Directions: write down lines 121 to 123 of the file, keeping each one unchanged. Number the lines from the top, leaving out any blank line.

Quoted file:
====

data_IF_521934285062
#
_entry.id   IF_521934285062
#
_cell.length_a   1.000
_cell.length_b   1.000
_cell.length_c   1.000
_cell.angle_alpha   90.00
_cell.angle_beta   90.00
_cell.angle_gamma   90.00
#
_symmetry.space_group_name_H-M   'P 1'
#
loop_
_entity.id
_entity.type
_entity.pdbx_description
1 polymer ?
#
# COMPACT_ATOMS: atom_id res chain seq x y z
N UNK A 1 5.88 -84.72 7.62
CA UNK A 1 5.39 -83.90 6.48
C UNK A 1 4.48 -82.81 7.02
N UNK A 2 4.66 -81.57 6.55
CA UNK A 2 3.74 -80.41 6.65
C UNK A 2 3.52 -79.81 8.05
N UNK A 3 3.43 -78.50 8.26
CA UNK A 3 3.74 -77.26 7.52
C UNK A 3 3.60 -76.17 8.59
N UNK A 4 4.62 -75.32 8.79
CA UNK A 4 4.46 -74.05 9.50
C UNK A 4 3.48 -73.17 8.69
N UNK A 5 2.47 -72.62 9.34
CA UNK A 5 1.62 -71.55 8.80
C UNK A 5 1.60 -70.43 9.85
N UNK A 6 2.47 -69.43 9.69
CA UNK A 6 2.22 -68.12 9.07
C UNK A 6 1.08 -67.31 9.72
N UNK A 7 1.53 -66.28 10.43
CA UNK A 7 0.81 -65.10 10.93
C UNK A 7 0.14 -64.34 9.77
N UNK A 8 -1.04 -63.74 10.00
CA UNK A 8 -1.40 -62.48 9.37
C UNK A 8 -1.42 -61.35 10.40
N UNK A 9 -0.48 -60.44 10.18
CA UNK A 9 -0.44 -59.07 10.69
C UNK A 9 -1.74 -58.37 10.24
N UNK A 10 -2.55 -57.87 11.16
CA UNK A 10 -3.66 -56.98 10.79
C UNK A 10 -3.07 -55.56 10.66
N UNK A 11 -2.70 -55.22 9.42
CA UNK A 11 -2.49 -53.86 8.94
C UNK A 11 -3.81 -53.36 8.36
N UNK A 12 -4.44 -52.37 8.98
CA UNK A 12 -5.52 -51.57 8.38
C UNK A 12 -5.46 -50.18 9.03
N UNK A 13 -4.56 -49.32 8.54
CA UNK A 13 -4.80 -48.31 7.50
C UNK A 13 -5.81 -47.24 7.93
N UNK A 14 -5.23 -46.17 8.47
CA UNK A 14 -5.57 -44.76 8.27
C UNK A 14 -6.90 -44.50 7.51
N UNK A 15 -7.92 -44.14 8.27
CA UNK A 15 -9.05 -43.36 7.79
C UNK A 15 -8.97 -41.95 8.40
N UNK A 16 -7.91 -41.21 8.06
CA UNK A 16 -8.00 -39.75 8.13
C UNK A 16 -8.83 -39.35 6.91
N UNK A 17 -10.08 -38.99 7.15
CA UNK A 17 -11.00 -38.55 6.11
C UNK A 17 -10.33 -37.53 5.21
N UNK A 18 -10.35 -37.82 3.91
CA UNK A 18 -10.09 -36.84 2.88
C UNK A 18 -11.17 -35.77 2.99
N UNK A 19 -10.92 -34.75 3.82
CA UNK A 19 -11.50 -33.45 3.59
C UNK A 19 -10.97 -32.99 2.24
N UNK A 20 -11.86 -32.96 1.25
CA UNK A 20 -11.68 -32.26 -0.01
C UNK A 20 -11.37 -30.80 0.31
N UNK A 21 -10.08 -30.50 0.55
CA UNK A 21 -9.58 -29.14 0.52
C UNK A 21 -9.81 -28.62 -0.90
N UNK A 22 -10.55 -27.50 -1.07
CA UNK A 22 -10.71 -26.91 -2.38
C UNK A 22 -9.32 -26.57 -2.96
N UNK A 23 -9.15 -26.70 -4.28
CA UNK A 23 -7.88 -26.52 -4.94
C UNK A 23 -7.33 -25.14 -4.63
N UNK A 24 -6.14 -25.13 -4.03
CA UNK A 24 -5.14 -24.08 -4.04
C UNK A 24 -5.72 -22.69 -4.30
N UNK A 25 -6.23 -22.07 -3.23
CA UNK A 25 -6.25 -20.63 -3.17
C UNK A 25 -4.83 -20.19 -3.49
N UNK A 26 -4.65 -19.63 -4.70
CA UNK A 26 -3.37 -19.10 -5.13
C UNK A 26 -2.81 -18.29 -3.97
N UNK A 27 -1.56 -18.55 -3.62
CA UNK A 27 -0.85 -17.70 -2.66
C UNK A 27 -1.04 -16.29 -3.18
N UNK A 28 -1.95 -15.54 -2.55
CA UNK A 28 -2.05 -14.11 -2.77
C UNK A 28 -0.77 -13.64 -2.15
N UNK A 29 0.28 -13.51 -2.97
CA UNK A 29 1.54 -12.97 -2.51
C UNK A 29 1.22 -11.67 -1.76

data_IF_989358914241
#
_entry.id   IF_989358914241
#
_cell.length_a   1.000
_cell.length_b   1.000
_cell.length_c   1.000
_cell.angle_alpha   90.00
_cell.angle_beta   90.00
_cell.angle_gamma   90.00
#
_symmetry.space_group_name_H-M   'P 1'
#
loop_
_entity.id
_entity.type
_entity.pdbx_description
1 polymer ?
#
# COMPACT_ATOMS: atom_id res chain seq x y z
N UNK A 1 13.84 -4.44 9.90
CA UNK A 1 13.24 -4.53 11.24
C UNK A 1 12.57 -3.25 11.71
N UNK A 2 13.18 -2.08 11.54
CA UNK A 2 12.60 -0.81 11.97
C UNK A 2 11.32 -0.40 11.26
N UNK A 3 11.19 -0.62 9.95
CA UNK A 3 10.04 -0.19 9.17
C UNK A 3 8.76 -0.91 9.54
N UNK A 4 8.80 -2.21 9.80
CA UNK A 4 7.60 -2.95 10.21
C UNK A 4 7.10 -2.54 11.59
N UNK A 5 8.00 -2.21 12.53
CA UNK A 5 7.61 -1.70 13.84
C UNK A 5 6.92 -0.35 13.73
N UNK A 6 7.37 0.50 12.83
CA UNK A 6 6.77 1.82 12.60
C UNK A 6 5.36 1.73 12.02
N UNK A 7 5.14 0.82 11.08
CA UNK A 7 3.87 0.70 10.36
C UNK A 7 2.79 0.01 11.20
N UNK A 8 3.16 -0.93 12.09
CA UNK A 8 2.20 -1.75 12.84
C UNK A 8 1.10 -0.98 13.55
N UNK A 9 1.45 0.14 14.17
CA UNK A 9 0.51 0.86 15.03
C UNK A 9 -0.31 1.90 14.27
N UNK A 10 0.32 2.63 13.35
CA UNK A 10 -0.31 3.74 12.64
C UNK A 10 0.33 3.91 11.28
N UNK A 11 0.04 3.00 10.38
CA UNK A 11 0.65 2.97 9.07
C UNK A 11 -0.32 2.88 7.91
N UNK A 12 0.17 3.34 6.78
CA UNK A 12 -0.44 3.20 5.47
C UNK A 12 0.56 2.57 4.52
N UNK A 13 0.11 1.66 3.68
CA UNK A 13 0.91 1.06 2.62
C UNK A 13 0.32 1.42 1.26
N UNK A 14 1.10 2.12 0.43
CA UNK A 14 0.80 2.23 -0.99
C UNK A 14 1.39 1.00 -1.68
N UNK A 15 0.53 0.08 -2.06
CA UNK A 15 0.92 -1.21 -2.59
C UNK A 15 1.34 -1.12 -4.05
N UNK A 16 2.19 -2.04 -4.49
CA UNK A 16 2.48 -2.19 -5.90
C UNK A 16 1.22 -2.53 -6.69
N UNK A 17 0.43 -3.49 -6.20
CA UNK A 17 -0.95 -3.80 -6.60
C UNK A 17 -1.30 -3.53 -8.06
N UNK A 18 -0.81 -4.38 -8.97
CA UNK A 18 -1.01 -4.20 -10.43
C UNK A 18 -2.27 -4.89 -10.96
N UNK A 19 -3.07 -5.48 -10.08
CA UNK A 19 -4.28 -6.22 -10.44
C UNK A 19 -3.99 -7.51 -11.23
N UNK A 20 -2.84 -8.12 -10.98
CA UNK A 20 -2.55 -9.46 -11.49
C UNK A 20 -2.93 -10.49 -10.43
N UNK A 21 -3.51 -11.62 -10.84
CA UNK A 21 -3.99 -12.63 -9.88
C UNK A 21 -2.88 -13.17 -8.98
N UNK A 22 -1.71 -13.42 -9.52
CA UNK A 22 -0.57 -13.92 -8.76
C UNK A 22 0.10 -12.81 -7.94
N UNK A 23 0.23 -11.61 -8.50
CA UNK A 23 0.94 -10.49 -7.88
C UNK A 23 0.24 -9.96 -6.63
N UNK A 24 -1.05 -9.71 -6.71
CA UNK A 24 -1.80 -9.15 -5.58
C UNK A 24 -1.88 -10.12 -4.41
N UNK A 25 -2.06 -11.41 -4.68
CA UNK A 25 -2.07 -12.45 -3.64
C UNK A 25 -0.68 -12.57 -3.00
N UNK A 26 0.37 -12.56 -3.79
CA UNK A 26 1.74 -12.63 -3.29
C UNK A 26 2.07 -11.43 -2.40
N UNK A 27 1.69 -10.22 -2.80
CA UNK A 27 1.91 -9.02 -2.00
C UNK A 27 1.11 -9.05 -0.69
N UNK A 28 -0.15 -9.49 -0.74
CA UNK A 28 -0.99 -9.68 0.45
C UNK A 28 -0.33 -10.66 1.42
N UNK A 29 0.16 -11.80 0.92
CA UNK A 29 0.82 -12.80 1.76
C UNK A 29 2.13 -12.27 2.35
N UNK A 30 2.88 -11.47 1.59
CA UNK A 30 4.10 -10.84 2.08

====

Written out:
loop_
_entity.id
_entity.type